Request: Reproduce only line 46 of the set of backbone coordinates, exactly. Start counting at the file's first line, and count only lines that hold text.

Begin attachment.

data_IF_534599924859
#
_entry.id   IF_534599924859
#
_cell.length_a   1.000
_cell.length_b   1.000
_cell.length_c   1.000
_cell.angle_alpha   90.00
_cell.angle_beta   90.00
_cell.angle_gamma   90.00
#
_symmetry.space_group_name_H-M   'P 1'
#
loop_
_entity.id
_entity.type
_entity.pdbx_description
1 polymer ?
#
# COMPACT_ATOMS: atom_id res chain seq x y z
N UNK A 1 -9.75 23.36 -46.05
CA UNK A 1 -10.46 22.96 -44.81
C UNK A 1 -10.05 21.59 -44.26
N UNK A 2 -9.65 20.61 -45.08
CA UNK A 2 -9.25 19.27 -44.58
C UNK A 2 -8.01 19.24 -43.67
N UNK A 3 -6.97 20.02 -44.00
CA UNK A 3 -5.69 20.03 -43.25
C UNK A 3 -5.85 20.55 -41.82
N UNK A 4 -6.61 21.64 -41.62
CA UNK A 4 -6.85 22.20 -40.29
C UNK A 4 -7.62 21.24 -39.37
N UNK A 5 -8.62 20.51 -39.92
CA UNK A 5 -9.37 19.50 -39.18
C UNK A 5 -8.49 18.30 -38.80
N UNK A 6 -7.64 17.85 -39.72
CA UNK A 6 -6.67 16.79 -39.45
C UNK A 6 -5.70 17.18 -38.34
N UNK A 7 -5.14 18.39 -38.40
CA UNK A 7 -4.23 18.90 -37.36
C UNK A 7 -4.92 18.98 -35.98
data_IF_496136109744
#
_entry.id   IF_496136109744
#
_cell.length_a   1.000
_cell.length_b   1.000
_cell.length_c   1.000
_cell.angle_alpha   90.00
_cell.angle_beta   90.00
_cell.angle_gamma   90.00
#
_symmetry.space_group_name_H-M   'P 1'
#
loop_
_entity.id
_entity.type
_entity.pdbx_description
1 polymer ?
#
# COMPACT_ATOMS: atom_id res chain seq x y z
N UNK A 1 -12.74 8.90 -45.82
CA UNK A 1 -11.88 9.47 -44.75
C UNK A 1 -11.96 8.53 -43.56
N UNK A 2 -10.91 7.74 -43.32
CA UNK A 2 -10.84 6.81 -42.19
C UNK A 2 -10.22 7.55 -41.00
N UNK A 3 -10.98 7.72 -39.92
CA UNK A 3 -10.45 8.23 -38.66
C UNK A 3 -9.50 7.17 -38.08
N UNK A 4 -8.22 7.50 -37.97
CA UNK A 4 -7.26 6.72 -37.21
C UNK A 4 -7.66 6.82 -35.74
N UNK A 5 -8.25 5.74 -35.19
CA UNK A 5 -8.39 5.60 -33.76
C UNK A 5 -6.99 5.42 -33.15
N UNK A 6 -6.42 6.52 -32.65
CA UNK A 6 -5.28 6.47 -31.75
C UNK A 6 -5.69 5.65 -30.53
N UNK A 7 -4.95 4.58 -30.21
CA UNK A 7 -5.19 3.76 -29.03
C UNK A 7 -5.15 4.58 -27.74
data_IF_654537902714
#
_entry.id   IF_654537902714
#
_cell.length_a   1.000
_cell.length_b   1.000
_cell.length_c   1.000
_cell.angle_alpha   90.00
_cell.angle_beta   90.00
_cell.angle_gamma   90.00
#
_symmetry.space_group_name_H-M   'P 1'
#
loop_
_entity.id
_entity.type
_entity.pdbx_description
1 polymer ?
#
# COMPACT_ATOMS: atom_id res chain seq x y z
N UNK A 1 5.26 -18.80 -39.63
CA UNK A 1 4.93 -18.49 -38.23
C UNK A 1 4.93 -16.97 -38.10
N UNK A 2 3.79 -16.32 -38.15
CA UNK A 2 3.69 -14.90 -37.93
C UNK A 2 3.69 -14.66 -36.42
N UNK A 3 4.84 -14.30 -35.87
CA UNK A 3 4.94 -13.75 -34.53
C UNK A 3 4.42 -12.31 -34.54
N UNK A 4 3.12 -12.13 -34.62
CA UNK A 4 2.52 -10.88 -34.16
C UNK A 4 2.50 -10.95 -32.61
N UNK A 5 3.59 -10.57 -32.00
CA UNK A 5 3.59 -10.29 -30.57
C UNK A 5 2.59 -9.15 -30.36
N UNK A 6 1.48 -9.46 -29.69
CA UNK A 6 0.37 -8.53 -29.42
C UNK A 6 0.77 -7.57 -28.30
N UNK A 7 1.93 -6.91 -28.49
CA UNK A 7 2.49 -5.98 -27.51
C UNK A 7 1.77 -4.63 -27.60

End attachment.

_cell.length_a   1.000